Mouth Flutter Bys

This week’s entry is a fun exercise and something you’ve probably already done thousands of times in your life. Mouth effects are used by children, adults, and sound editors around the world. Whether pretending to fart, imitating a car, or punctuating a point with a solid “Wha-CHA!”, the mouth effect is here to stay.

One of my favorite things to do with my mouth is the Flutter. At its most basic level, the Flutter is just blowing air through your lips. You can change the feel and character of what’s coming out by biting on parts of your mouth, blowing from a different part of your throat, blowing into a different part of your mouth, or changing how intensely you blow. At the advanced level, you can blow air into two parts of your mouth simultaneously, alternate where the air goes, or add in other mouth and vocal effects with the fluttering.

The Flutter By is an extension of the Flutter. It involves making a flutter sound and whipping your head by a stationary mic (or, having a friend whip-pan a mic by your mouth). In the sample below, you can hear different styles of Flutter moving past the mic.

FlutteryBy Various by dsteinwedel

The hardest part of such an exercise is physical and occurs when the mouth dries out causing you to lose the flutter while moving. For some reason, moving your head quickly makes it much harder to keep a flutter going. Many of my takes have been thrown away for sounding like “PbPbPbPbPbPbPbthhhhhhhhhh.”

FlutteryBy Fail by dsteinwedel

The Flutter By has tons of uses. Need a big bug that flies around? Mouth Flutters. Have an explosion pass by the camera? Mouth Flutters make a great texture element that give the feel of a shockwave passing over you. Cartoon cars? Check. Raspberries? Check. Bullet Bys? If you can get one going fast enough it works for those too (though you’ll want to use your voice to add some doppler while you’re at it).

Below is a clip from Bioshock 2 (Spoiler Alert if you haven’t played it!) and around :12 in you’ll hear a nice, fat, mouth flutter by.

Recording Geek Notes: Neumann 191 -> SD 302 -> ProTools.

Fleet Week

I always like to take advantage of my surroundings. Living in the City, I have no shortage of traffic, sirens, horns, walla, drum circles, or guys trying to sell me weed as I walk through the park. Unfortunately little of this comes in handy when trying to record effects. From time to time, living here offers great opportunities to gather sounds that are otherwise prohibitively expensive or just can’t be found elsewhere.

Every November, San Francisco holds an annual Fleet Week. For 4 days (2 practice, 2 shows), the city is treated to the tearing, ripping roars that are modern fighter jets. The Blue Angels fly low across the landscape, giving little warning of their impending approach. Shock and Awe is an apt description. If you don’t know they’ll be about, Terror’s not bad either.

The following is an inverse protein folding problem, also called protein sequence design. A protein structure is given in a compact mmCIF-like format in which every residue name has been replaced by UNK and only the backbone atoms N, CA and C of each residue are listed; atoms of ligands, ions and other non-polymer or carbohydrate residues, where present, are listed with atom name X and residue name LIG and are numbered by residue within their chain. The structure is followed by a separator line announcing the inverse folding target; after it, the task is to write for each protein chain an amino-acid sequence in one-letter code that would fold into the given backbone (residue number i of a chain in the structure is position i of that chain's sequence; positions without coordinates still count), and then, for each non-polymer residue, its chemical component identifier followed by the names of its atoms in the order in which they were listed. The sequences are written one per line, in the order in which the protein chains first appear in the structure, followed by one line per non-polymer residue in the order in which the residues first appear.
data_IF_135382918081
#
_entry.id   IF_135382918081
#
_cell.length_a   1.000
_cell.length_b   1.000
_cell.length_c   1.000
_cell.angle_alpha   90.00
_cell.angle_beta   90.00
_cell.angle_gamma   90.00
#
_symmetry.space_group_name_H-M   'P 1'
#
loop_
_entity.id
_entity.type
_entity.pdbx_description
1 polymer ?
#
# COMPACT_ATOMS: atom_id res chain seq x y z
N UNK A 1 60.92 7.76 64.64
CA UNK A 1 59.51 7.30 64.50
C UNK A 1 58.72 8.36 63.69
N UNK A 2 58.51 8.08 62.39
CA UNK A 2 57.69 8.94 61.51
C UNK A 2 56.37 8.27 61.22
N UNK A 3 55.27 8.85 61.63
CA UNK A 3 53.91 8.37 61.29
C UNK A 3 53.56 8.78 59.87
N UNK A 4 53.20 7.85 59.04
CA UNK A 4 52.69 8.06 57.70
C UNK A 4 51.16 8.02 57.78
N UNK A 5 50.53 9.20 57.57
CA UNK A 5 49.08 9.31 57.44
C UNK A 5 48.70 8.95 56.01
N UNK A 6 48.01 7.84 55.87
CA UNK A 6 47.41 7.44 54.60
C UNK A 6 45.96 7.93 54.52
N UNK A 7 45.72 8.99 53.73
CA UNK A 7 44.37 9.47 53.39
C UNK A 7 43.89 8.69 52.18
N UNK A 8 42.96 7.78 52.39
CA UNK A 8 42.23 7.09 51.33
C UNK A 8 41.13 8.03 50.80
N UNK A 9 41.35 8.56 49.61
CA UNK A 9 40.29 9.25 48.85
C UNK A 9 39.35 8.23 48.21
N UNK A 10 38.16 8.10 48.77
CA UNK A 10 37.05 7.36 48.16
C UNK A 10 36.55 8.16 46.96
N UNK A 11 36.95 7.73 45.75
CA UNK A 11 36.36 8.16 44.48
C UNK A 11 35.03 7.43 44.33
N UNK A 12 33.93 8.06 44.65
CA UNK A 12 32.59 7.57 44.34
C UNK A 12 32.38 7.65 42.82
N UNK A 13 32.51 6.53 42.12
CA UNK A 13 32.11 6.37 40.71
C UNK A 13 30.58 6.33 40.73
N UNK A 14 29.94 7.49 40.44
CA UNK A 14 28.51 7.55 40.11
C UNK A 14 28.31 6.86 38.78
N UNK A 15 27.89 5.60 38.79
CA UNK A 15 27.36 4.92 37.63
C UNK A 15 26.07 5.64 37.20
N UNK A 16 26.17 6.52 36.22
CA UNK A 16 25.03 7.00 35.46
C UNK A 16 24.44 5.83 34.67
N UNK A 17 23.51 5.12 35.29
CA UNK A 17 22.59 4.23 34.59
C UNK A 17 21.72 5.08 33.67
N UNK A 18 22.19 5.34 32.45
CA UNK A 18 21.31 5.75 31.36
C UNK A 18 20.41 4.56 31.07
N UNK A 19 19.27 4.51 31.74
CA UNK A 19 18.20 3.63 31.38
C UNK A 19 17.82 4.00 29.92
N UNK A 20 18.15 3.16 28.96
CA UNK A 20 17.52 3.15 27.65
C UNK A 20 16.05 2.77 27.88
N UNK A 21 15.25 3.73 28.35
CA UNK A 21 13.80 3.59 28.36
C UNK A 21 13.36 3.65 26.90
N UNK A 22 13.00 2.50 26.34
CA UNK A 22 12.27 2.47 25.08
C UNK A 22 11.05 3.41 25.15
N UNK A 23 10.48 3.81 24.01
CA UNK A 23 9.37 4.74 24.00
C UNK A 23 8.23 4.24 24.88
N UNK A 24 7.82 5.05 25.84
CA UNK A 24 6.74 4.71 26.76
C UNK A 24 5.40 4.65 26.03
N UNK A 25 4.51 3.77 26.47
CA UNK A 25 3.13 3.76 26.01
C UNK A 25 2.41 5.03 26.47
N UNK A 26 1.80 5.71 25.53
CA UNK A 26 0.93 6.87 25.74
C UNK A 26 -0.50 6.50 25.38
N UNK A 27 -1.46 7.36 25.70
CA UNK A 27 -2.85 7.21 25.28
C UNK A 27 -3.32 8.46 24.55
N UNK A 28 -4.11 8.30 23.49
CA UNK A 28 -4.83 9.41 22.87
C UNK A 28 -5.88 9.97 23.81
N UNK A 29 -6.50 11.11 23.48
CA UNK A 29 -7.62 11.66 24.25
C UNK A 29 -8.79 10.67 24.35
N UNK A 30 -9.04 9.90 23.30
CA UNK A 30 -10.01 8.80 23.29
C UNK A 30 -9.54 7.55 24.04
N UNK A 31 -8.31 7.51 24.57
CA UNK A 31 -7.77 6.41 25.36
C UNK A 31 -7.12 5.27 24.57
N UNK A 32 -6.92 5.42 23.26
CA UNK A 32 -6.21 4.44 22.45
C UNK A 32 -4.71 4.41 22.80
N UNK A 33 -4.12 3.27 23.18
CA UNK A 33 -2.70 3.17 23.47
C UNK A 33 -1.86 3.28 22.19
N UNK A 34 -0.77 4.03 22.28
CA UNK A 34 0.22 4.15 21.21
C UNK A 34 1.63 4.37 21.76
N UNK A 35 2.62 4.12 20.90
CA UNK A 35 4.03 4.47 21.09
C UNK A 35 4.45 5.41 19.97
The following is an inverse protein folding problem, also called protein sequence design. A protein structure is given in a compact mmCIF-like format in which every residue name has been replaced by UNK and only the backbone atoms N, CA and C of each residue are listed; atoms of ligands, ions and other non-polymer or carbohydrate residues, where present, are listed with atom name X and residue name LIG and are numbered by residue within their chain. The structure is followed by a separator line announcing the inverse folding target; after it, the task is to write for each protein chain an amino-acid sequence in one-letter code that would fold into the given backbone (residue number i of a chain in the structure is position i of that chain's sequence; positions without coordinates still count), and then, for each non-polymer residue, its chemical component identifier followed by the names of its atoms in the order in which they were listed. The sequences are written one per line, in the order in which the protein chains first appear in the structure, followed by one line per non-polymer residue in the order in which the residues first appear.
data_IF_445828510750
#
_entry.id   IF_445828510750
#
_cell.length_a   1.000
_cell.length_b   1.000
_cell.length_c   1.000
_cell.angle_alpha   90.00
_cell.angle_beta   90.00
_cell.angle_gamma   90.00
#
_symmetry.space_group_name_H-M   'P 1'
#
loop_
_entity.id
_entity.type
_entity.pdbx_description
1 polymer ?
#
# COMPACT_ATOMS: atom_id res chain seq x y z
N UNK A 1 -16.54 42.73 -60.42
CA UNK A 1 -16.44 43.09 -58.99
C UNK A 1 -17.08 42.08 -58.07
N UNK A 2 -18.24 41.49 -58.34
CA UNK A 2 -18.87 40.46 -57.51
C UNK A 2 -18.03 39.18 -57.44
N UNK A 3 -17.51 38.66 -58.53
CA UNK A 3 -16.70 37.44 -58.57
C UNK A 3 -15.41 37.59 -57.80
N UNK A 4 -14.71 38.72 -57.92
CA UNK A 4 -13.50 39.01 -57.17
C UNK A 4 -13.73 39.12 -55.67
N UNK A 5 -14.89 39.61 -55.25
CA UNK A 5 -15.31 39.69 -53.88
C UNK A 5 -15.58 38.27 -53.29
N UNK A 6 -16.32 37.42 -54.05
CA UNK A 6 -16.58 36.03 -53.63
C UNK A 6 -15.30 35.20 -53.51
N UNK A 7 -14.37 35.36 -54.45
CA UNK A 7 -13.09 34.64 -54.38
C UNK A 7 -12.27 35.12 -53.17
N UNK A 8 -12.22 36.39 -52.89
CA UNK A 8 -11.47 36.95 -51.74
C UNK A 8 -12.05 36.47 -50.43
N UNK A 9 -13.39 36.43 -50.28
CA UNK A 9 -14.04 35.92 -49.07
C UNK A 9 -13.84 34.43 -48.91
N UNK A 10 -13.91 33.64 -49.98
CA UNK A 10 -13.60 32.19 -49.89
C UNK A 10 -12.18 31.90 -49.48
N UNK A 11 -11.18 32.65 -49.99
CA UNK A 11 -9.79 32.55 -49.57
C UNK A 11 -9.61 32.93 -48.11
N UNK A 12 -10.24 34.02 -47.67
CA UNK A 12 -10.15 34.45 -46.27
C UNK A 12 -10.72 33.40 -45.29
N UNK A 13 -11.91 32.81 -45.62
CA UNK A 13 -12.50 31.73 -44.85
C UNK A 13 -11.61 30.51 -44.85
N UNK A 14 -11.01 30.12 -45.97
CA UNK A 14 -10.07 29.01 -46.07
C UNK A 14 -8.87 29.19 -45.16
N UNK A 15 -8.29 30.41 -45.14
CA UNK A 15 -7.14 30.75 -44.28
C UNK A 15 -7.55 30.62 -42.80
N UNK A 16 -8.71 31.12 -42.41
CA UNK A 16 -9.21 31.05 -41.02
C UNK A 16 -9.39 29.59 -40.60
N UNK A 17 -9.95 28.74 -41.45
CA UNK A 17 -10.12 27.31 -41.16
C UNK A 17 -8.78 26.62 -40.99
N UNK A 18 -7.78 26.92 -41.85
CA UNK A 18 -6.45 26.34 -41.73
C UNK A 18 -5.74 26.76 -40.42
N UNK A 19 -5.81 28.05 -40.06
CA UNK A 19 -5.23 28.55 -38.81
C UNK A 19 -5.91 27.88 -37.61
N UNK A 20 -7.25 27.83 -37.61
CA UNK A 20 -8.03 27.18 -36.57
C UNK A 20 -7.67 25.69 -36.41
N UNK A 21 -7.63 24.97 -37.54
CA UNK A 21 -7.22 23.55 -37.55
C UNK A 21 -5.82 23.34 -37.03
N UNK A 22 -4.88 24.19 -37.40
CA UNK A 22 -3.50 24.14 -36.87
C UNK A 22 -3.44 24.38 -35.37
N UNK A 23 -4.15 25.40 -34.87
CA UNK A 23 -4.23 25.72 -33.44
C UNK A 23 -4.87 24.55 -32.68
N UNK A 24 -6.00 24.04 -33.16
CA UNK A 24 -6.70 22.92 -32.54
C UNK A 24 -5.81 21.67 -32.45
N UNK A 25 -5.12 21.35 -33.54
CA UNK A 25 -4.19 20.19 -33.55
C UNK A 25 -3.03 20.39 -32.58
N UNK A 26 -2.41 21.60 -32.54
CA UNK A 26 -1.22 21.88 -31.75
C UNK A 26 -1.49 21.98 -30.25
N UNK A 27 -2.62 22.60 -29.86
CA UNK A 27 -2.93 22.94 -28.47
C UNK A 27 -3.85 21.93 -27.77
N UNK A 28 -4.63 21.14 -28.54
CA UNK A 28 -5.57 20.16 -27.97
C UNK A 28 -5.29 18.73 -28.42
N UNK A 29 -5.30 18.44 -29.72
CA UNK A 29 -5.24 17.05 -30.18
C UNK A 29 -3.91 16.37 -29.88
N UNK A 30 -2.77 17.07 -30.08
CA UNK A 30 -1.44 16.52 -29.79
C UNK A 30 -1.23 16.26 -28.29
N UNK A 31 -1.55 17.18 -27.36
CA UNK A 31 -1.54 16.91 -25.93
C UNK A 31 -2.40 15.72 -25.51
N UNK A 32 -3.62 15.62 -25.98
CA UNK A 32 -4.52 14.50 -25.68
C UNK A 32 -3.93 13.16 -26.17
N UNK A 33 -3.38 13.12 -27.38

I realized early on in my life in San Francisco that this was an opportunity which would otherwise cost me tens of thousands of dollars or require me to be working on the type of film which only comes around once every year or so. Therefore, I spend two days of most years gathering material.

Recording this type of material presents a few problems. First, spectators come out in force whether or not it’s an official show day. Finding a suitable location to record from is paramount. I started off on a pier with talkative oglers and a fisherman sporting a chorus of plastic bags blowing in he wind. Fortunately, after a little searching I found the perfect location almost dead center on the Fleet Week course. I ended up with a recordists dream--no people, no traffic. And no, I am not sharing.

The second is that, as far as I can tell, the sound of a jet comes from considerably behind the actual plane. After watching them go by at various distances and speeds for a few hours I found I was able to better localize the sound and point my mic with my headphones off. This isn’t much of a problem in itself (unless something in your chain goes bad, so it’s best to check from time to time) except when you get buzzed at 100 feet by what has to be the loudest man made sound on earth and your headphones, which double as ear protection, are around your neck.

FA18s by dsteinwedel

Even with 6 Navy fighters performing death defying stunts for my amusement, my favorite sound came from the prop planes flying in the stunt races. These puppies have a voice all their own, something that says, “I’m feisty and fun yet you don’t want to mess with me.”

StuntProp by dsteinwedel

As for practical uses, the jets have gone into numerous sounds and projects I’ve created. Their first and home was as the original ‘Sprint’ sound in Hellgate: London. I tacked a nice BOOM on the front and let the jet wash trail out as the character sprinted on screen. It was immediately loved by the entire studio--but the more we listened the more tired it became. The effect had too much punch and cut through too well for a skill that was used over and over and over. The final ‘Sprint’ sound was much more subdued, airy, and washy. The jets are also good for depicting movement during slow motion. The prop plane bys once became the base of sword whoosh set (along with some bees), that’s one I’m still pretty proud of.